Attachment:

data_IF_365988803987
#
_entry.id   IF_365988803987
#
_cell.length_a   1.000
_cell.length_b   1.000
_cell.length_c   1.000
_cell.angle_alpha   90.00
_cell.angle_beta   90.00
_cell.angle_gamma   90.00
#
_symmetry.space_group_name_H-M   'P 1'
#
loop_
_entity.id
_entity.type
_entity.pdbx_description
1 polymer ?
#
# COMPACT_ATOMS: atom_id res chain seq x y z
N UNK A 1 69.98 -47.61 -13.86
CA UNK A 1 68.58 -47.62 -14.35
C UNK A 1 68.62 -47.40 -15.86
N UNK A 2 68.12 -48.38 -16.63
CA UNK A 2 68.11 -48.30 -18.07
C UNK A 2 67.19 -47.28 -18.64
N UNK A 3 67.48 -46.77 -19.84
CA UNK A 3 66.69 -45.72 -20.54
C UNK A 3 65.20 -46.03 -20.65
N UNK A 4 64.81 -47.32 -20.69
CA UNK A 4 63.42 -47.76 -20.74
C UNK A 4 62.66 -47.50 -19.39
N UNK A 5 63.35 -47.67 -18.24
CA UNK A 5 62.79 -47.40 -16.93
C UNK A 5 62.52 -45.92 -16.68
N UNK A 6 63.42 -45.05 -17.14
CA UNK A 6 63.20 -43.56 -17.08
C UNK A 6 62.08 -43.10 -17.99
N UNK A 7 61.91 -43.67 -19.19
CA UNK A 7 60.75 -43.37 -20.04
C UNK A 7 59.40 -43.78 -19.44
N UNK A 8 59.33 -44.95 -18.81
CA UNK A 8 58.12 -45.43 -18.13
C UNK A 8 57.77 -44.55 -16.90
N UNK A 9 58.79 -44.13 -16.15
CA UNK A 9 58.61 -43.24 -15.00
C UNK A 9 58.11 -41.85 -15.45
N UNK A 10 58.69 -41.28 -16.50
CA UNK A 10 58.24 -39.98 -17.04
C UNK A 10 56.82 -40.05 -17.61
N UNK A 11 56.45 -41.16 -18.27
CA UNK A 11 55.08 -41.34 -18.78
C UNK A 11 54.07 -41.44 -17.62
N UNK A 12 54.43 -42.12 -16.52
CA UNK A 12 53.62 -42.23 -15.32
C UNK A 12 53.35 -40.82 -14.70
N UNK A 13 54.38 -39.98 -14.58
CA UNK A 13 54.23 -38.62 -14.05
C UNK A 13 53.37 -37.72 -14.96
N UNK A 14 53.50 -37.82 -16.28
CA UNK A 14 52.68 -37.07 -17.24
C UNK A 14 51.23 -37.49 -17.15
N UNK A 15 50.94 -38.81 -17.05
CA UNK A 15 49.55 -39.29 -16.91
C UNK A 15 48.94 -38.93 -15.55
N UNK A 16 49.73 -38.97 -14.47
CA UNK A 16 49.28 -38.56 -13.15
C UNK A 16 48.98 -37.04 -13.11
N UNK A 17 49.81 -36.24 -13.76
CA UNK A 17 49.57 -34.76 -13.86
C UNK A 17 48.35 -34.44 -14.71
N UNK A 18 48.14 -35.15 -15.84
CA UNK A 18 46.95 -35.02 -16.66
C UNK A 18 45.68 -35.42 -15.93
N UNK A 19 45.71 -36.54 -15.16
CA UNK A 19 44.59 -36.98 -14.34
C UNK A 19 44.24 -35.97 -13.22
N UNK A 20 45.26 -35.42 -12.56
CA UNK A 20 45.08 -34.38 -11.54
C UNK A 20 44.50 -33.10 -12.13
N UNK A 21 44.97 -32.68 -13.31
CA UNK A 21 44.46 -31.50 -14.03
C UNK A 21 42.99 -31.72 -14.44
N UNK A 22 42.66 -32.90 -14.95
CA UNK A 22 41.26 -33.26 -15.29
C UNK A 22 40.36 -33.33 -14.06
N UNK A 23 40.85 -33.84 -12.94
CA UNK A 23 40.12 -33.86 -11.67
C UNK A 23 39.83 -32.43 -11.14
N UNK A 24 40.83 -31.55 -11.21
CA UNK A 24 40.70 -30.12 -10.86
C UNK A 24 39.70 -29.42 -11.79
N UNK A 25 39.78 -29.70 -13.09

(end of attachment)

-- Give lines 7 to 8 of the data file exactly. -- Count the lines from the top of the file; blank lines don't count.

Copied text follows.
_cell.length_c   1.000
_cell.angle_alpha   90.00